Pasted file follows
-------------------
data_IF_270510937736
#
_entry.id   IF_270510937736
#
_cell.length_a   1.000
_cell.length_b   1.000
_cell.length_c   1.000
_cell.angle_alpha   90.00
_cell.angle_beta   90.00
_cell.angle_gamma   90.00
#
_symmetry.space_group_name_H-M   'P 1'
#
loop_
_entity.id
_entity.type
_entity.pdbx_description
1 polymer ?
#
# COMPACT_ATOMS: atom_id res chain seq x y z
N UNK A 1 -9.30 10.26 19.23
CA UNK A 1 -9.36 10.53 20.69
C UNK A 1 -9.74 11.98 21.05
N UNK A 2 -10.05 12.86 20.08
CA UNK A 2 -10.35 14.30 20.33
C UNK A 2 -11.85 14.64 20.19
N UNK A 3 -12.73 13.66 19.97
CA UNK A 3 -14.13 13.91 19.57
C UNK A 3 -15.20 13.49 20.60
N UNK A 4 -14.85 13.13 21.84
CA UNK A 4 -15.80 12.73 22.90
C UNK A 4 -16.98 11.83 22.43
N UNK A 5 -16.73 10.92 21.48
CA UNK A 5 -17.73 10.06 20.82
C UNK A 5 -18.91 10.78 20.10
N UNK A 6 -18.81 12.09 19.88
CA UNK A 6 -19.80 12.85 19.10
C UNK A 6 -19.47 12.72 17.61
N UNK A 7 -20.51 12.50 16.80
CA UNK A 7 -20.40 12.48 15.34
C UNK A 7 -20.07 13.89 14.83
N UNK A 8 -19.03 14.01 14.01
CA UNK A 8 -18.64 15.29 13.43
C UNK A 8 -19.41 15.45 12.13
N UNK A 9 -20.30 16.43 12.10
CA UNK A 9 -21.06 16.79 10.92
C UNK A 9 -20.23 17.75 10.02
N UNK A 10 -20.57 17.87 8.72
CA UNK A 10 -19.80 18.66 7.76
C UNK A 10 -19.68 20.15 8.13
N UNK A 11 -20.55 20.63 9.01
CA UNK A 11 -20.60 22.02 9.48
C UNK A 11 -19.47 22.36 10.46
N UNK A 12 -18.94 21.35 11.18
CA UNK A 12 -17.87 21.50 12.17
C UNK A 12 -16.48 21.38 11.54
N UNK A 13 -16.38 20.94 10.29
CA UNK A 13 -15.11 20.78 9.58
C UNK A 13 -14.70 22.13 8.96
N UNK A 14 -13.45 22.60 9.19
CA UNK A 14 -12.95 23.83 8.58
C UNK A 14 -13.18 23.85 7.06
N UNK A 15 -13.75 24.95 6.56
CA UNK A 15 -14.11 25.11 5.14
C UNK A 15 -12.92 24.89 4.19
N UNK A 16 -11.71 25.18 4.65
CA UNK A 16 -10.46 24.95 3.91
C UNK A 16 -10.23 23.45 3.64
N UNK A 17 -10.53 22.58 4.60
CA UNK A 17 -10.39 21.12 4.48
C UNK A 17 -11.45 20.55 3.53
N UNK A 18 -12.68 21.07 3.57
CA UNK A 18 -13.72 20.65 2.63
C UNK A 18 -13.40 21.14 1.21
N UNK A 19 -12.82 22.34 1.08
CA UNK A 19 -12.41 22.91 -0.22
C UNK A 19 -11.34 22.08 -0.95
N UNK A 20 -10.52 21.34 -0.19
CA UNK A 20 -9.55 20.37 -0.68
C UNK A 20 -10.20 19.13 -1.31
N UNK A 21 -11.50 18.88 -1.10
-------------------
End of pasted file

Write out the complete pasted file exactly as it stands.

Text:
data_IF_270510937736
#
_entry.id   IF_270510937736
#
_cell.length_a   1.000
_cell.length_b   1.000
_cell.length_c   1.000
_cell.angle_alpha   90.00
_cell.angle_beta   90.00
_cell.angle_gamma   90.00
#
_symmetry.space_group_name_H-M   'P 1'
#
loop_
_entity.id
_entity.type
_entity.pdbx_description
1 polymer ?
#
# COMPACT_ATOMS: atom_id res chain seq x y z
N UNK A 1 -9.30 10.26 19.23
CA UNK A 1 -9.36 10.53 20.69
C UNK A 1 -9.74 11.98 21.05
N UNK A 2 -10.05 12.86 20.08
CA UNK A 2 -10.35 14.30 20.33
C UNK A 2 -11.85 14.64 20.19
N UNK A 3 -12.73 13.66 19.97
CA UNK A 3 -14.13 13.91 19.57
C UNK A 3 -15.20 13.49 20.60
N UNK A 4 -14.85 13.13 21.84
CA UNK A 4 -15.80 12.73 22.90
C UNK A 4 -16.98 11.83 22.43
N UNK A 5 -16.73 10.92 21.48
CA UNK A 5 -17.73 10.06 20.82
C UNK A 5 -18.91 10.78 20.10
N UNK A 6 -18.81 12.09 19.88
CA UNK A 6 -19.80 12.85 19.10
C UNK A 6 -19.47 12.72 17.61
N UNK A 7 -20.51 12.50 16.80
CA UNK A 7 -20.40 12.48 15.34
C UNK A 7 -20.07 13.89 14.83
N UNK A 8 -19.03 14.01 14.01
CA UNK A 8 -18.64 15.29 13.43
C UNK A 8 -19.41 15.45 12.13
N UNK A 9 -20.30 16.43 12.10
CA UNK A 9 -21.06 16.79 10.92
C UNK A 9 -20.23 17.75 10.02
N UNK A 10 -20.57 17.87 8.72
CA UNK A 10 -19.80 18.66 7.76
C UNK A 10 -19.68 20.15 8.13
N UNK A 11 -20.55 20.63 9.01
CA UNK A 11 -20.60 22.02 9.48
C UNK A 11 -19.47 22.36 10.46
N UNK A 12 -18.94 21.35 11.18
CA UNK A 12 -17.87 21.50 12.17
C UNK A 12 -16.48 21.38 11.54
N UNK A 13 -16.38 20.94 10.29
CA UNK A 13 -15.11 20.78 9.58
C UNK A 13 -14.70 22.13 8.96
N UNK A 14 -13.45 22.60 9.19
CA UNK A 14 -12.95 23.83 8.58
C UNK A 14 -13.18 23.85 7.06
N UNK A 15 -13.75 24.95 6.56
CA UNK A 15 -14.11 25.11 5.14
C UNK A 15 -12.92 24.89 4.19
N UNK A 16 -11.71 25.18 4.65
CA UNK A 16 -10.46 24.95 3.91
C UNK A 16 -10.23 23.45 3.64
N UNK A 17 -10.53 22.58 4.60
CA UNK A 17 -10.39 21.12 4.48
C UNK A 17 -11.45 20.55 3.53
N UNK A 18 -12.68 21.07 3.57
CA UNK A 18 -13.72 20.65 2.63
C UNK A 18 -13.40 21.14 1.21
N UNK A 19 -12.82 22.34 1.08
CA UNK A 19 -12.41 22.91 -0.22
C UNK A 19 -11.34 22.08 -0.95
N UNK A 20 -10.52 21.34 -0.19
CA UNK A 20 -9.55 20.37 -0.68
C UNK A 20 -10.20 19.13 -1.31
N UNK A 21 -11.50 18.88 -1.10